We’ve looked at how cryptography can help protect the confidentiality of data, but that only solves one of the three basic security issues. These issues are:
Confidentiality – no one else can read
Integrity – the recipient gets the right message
Availability – the recipient CAN get the right message
Availability is a messy problem with no easy answer, but Integrity can be addressed with the same basic principles we use to protect Confidentiality.
It’s time to talk about HASHES.
A hash is a fixed-size output that represents some amount of data.
What on earth is that good for? Well, if you send a file over the internet, you want to make sure that the recipient gets the file you sent, and not one a hacker swapped in. If you send a single value that can only be generated if you know the right key and have the right data, it’s easy for the recipient to tell whether the data has been messed up in transit.
We use a hash function that looks quite a bit like an encryption to produce a secure hash. Of course, if security isn’t an issue, you don’t really need a key, but that’s a different story for another time.
Theoretical hash – AES
Suppose we tweak the AES encryption that we’ve already looked at. We know that the standard AES takes 128-bits of input and a key, and uses the key to generate a key schedule.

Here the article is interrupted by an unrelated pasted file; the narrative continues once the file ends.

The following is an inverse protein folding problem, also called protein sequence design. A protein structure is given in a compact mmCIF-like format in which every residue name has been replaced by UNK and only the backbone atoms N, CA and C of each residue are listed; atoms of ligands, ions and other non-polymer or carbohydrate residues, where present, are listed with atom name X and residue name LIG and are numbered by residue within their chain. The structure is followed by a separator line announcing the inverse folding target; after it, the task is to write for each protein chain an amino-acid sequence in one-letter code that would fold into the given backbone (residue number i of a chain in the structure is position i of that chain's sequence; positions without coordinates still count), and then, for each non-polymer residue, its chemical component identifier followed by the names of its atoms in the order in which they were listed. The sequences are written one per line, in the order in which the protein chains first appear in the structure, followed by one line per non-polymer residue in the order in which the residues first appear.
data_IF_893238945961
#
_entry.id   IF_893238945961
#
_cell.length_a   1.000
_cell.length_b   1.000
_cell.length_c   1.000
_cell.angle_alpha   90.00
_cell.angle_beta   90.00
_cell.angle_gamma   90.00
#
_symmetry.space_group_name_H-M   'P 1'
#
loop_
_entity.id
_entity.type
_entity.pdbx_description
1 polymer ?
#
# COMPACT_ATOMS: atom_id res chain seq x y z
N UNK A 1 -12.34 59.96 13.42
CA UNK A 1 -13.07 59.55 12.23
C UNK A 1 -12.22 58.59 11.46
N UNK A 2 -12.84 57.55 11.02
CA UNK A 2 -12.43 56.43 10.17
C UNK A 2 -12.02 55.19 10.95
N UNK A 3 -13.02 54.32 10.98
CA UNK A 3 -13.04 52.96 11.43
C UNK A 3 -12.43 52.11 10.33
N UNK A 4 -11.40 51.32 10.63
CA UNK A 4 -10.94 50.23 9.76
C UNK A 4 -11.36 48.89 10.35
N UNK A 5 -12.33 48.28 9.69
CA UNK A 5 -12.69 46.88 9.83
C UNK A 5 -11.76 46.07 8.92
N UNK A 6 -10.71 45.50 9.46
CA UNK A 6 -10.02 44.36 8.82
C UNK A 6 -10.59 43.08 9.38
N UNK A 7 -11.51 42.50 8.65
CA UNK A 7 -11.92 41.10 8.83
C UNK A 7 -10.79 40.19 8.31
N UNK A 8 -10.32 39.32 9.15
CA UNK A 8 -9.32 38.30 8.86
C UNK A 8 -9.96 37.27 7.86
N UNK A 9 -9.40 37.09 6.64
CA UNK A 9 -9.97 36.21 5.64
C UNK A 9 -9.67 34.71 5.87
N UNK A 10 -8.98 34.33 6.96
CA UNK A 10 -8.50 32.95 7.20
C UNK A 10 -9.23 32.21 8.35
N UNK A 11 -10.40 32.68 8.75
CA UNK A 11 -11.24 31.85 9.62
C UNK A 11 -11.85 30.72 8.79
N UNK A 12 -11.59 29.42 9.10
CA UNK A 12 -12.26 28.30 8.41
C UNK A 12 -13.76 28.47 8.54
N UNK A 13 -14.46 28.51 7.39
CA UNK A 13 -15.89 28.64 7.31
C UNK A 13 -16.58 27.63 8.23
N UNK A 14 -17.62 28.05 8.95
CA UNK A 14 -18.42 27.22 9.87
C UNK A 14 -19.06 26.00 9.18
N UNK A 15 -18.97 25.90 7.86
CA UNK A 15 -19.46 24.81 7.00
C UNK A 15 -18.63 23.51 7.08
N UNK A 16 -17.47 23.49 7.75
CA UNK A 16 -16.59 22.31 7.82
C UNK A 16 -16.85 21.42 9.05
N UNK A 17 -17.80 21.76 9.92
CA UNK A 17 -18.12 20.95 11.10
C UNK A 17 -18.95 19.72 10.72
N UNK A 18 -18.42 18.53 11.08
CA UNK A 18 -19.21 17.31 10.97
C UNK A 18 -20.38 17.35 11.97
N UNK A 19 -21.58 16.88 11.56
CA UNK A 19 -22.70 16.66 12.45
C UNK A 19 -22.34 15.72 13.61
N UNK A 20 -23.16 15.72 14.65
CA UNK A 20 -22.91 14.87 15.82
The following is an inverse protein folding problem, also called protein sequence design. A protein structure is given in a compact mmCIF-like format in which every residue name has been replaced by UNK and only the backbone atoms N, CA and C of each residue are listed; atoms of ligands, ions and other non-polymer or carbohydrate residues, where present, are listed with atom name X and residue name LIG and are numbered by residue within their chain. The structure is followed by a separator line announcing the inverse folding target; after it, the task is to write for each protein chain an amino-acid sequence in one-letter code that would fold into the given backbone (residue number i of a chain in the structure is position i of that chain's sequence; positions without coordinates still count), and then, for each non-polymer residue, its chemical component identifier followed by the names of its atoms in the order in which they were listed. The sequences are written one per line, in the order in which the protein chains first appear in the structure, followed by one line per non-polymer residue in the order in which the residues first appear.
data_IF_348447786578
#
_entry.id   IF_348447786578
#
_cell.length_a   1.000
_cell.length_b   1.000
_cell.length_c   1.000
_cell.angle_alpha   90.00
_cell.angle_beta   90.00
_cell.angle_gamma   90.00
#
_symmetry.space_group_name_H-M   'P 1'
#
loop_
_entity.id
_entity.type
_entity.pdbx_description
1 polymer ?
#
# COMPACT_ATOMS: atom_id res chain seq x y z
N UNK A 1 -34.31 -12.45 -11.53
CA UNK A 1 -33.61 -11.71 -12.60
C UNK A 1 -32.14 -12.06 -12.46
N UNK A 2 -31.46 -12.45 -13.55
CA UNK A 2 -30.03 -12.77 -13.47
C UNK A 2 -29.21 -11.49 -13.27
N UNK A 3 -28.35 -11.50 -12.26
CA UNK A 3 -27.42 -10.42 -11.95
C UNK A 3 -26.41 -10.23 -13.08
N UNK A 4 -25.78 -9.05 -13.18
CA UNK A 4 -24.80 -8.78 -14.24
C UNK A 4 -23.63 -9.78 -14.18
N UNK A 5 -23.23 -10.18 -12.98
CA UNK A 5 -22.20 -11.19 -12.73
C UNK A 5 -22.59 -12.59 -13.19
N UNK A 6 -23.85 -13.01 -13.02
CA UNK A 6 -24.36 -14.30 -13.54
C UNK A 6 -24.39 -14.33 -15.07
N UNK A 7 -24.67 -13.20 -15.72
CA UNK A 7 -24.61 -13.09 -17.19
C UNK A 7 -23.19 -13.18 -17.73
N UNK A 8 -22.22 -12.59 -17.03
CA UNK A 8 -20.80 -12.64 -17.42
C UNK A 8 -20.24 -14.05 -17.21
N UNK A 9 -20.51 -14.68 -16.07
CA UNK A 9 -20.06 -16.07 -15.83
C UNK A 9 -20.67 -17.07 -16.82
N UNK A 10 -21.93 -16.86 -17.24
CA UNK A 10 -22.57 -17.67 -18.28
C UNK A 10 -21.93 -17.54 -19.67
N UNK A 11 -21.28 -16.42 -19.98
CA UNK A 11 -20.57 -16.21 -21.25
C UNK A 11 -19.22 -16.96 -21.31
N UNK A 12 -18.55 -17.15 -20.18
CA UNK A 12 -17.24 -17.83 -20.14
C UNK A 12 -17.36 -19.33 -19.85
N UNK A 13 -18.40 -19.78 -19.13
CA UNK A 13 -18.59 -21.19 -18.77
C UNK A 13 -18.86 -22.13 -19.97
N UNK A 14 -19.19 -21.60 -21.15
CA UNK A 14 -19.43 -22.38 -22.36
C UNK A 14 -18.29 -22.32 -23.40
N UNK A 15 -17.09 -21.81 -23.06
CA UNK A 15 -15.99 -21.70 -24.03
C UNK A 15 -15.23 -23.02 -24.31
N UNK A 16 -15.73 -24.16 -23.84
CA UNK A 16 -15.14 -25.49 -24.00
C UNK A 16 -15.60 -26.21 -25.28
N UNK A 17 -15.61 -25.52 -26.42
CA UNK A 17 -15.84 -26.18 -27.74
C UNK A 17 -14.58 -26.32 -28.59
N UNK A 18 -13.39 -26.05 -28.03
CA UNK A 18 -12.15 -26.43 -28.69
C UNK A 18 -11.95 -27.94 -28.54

For this experiment, let’s swap the key and the data.
Now, instead of producing a key schedule, we’ll just use each 128-bit block of data for each round key. Because we need something inside of the matrix, let’s put a 128-bit key in there.
Now all we do is perform the EXACT SAME operations (with no round limit, so we can feed ALL our data in as the “key schedule”). This will produce a 128-bit data block that represents our key and the data (a 128-bit hash, if you will).
Now, when we send our data out to our recipients, we attach the hash at the end. The recipient knows the key, so they can produce the correct hash if (and only if) the data is correct. All they have to do is use our tweaked AES algorithm.
This basically demonstrates how we can tweak modern encryption techniques to protect integrity.